Our state capital is named for Honest Abe. So who is Omaha's county named for?
That's right, “the other guy.”
I quizzed two Douglas County officials this week — one elected, one a longtime, loyal public servant — to see whether they knew whose 200th birthday occurred Tuesday.
My only hint to them was that the birthday boy's name is a local place name.
They were good enough to play along, and I am not being critical when I say both were puzzled.
Answer: Stephen A. Douglas, U.S. senator from Illinois and Abraham Lincoln's opponent in the 1858 Lincoln-Douglas Debates.
His 200th birthday? Who knew?
Last Oct. 20, officials went to lengths to celebrate the centennial and the architecture of the beautiful Douglas County Courthouse: a band, a magician, clowns, food vendors, a procession of Model A and Model T cars, speeches, a big cake, historical displays and a new county seal.
But the bicentennial of the birth of the county's namesake — not surprisingly — passed this week with almost no notice.
Everyone loves Abe, the old Railsplitter, the Great Emancipator, the 16th and most admired president — about whom 18,000 books have been written.
Last week I queried the Douglas County Historical Society to see if the 200th anniversary of Douglas' birth would be observed.
Yes, but only with a press release, which cheerily began: “Happy 200th Birthday, Stephen!”
Stephen A. Douglas, the release continued, was born April 23, 1813, in Vermont, and moved to Illinois at 19. He became an attorney, and then a congressman at 30 and a U.S. senator at 33.
He was nicknamed “The Little Giant” because of “his short stature and powerhouse oratorical style.”
On the bitter issue of slavery, he espoused the 1854 Kansas-Nebraska Act. It allowed settlers in territories, under the phrase “popular sovereignty,” to determine whether to permit slavery.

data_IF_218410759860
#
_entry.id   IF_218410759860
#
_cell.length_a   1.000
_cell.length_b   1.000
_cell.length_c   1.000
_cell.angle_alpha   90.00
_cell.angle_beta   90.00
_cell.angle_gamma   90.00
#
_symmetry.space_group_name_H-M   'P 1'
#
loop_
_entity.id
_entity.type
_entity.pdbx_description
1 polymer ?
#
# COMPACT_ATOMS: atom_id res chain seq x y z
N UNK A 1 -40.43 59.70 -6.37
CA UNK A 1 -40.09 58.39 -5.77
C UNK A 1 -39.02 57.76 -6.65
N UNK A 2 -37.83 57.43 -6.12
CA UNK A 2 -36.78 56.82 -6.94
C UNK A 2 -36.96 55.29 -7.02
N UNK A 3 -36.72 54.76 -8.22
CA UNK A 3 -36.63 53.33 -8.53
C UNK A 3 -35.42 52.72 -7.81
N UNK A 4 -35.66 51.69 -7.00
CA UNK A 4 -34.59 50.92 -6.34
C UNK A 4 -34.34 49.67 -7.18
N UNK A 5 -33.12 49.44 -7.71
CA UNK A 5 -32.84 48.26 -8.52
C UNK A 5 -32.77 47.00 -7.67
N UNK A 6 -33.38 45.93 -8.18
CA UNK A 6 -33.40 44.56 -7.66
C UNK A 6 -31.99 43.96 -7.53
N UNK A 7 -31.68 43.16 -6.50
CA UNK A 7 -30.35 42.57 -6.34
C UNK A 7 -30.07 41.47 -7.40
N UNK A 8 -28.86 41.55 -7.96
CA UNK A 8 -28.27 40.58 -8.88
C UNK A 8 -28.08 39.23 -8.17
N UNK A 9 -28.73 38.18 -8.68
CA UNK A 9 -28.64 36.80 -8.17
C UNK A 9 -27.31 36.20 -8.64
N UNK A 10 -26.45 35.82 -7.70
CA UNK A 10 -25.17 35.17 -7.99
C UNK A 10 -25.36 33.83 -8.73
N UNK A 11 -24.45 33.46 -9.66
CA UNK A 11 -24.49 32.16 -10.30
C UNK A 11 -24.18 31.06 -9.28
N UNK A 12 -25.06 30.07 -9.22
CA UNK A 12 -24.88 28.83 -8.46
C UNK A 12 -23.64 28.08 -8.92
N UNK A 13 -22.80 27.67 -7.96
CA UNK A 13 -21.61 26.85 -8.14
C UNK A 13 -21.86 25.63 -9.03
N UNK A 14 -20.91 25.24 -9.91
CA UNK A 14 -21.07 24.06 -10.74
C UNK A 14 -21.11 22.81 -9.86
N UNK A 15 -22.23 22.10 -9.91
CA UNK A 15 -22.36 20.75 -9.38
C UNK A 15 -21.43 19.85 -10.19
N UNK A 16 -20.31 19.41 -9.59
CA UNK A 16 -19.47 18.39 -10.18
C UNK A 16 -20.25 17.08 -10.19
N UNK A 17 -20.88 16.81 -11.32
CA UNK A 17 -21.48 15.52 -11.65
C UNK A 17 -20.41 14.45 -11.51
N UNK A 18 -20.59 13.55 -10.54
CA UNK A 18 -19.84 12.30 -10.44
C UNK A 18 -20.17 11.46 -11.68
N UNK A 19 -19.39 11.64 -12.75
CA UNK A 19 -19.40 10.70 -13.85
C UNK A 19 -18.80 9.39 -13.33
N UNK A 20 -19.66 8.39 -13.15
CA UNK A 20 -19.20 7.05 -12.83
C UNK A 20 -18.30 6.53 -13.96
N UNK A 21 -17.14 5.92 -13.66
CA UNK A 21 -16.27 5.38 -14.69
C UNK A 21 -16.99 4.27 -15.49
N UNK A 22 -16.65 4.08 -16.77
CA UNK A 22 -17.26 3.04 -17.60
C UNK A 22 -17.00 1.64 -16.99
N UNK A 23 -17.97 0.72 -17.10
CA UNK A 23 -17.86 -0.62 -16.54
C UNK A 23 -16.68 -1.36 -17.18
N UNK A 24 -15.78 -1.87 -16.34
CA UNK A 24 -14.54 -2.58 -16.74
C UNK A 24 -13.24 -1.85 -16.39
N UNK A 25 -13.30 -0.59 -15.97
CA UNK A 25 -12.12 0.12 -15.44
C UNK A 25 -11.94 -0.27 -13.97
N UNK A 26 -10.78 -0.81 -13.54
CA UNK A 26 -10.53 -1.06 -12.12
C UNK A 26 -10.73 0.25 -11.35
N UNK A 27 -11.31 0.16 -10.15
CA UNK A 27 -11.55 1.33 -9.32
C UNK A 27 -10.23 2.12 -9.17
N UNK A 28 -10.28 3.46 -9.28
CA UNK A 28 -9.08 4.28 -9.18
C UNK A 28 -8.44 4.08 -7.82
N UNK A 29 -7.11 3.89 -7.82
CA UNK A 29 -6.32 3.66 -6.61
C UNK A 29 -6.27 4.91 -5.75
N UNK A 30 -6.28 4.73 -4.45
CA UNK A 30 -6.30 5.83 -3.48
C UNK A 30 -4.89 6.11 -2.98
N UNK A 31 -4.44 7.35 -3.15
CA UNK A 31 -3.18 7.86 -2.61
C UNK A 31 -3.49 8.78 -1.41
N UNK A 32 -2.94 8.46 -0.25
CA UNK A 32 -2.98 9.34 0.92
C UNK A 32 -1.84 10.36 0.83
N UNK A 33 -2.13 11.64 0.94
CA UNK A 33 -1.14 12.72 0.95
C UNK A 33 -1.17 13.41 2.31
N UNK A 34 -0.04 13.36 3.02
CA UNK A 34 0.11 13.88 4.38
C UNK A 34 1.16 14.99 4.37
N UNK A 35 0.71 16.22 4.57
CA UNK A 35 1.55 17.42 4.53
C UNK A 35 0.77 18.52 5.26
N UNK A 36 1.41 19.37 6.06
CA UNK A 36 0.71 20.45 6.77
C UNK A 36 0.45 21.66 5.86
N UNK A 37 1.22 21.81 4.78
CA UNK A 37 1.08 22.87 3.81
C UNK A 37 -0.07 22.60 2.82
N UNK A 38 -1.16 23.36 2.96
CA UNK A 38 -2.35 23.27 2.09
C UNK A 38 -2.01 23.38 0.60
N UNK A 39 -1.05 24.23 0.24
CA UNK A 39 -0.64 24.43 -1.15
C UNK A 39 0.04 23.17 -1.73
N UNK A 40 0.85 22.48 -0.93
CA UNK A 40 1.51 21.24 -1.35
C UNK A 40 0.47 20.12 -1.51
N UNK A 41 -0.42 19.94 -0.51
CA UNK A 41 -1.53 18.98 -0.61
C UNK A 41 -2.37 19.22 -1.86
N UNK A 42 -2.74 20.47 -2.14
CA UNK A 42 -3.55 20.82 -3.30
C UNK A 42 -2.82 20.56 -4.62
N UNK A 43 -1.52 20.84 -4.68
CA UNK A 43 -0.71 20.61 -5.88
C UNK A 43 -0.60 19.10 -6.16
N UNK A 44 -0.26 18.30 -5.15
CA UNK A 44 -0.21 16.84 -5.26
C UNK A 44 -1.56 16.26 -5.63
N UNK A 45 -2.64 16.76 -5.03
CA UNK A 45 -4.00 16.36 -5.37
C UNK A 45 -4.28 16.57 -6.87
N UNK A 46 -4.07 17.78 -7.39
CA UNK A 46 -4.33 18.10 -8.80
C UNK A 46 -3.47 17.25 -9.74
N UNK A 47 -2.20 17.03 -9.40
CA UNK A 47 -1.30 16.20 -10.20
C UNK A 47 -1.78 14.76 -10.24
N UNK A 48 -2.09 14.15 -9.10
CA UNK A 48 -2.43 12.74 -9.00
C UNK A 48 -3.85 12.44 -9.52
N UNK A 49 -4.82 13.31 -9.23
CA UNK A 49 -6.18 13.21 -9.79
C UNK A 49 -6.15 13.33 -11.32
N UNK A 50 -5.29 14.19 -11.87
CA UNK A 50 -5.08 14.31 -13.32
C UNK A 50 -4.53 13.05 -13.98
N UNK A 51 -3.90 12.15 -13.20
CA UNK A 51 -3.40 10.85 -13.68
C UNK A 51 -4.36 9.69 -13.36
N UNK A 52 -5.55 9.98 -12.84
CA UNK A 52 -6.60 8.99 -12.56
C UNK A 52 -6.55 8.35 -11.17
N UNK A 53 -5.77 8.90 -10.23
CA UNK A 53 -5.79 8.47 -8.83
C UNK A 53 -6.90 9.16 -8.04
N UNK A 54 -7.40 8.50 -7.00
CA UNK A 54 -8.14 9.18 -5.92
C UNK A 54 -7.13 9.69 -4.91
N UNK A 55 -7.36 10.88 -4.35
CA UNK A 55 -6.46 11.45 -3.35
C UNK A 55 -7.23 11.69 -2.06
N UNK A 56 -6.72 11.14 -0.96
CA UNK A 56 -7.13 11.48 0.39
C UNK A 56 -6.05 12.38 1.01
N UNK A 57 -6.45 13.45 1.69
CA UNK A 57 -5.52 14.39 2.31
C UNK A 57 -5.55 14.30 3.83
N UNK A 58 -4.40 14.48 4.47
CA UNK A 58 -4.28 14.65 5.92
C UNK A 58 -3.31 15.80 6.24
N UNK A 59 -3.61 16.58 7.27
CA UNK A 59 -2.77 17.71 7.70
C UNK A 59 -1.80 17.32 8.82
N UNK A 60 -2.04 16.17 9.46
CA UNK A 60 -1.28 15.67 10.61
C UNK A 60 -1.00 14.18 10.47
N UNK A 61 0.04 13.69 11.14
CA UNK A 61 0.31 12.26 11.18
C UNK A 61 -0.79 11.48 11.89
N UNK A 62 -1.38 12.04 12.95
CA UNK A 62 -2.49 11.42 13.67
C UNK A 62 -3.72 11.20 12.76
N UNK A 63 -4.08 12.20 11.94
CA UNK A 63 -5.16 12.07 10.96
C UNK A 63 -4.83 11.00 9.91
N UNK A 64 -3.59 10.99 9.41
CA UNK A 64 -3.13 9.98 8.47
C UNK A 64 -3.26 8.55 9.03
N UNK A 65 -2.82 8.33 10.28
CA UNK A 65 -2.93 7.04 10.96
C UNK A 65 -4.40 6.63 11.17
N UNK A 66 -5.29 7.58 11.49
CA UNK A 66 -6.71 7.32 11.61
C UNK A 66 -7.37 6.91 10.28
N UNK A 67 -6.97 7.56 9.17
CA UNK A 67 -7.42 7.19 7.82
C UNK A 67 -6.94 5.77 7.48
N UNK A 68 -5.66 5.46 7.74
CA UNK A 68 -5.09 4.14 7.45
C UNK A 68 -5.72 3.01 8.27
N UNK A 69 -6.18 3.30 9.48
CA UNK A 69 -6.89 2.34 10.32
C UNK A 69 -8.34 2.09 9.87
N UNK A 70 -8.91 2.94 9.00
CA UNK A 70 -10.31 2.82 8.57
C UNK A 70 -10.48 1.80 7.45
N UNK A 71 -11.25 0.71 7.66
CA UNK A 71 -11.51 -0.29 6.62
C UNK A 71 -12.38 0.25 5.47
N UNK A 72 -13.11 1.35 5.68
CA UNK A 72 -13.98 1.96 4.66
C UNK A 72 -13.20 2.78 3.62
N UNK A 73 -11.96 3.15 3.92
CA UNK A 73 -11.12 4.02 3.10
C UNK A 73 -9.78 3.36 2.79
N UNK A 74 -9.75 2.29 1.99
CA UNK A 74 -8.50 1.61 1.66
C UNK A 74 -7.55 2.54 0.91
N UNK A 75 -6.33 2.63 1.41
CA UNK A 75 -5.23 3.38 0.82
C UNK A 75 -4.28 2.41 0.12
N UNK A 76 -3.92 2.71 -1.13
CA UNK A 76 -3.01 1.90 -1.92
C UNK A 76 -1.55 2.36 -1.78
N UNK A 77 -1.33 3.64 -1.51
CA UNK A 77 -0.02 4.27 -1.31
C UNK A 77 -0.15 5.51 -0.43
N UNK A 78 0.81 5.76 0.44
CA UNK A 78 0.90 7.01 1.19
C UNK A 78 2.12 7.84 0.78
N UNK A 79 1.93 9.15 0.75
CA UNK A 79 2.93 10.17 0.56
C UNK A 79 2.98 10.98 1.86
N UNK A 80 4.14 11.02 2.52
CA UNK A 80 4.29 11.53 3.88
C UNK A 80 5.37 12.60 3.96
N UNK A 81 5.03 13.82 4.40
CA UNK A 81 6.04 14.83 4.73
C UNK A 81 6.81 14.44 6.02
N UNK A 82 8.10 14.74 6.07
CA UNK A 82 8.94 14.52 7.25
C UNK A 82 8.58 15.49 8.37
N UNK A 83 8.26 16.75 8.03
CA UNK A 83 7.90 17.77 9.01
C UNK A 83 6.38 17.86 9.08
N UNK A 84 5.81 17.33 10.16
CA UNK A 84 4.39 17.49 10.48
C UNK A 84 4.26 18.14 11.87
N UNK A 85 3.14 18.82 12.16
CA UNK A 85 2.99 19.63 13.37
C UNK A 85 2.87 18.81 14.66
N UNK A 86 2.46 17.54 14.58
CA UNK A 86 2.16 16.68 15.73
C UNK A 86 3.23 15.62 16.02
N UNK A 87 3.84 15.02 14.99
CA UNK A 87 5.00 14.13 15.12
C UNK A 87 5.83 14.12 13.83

The settlement of Nebraska soon began. In 1855, Thomas B. Cuming, acting governor of the Nebraska Territory, named the eight original counties of the territory, including one for Stephen A. Douglas.
Meanwhile, the Kansas-Nebraska Act, which Douglas saw as a moderate compromise, resulted in violence and bloodshed, as well as anti-slavery forces' anger toward Douglas.
As the Chicago Tribune noted last week, Douglas' political vulnerability opened the door for a Republican political challenger — a Springfield lawyer named Lincoln.
In 1858, they debated seven times across Illinois. Douglas kept his Senate seat in that year's election, but Lincoln became famous. Both were among four candidates in the 1860 presidential election.
The man in the stovepipe hat was sworn in to lead the nation, a house divided, as the Civil War began.
Douglas himself had suffered much. His first wife died in childbirth in 1853, followed by the death of the baby daughter. He married a second time, and an infant daughter died in 1859.
Douglas, on the wrong side of history, was said to be ravaged by alcohol. He died at age 48, months after Lincoln became president in 1861.
Lincoln and Douglas are linked in history because of the famous debates, and some argue that Douglas, in effect, had made Lincoln a national figure.
When a portrait of Douglas was hung in the Douglas County Courthouse in 1928, a speaker intoned:
“Since the days when Cicero thundered in the Roman forum, there has been nothing to compare with the great oral discussions between Lincoln, the tall, awkward Kentuckian, and Douglas, the small, polished Vermonter. If these men had done no more than this, they would have left America the legacy of two immortal names.”
Each did much more, but Lincoln's place in history stands far above that of Douglas.
Interest in Abe Lincoln rose anew in recent months with the Steven Spielberg movie “Lincoln” and the Academy Award that Daniel Day-Lewis received for portraying the president.
In front of the Nebraska State Capitol stands a statue of Lincoln, namesake of the capital city.
Sixty miles away in Omaha, the seat of Douglas County, people this week celebrated Douglas, all right, but a different one — All-America basketball player Douglas McDermott, who announced he would return for his senior season at Creighton University rather than turn professional now.
That, naturally, was welcome news.
As for the 200th birthday of the county's namesake? Who knew?
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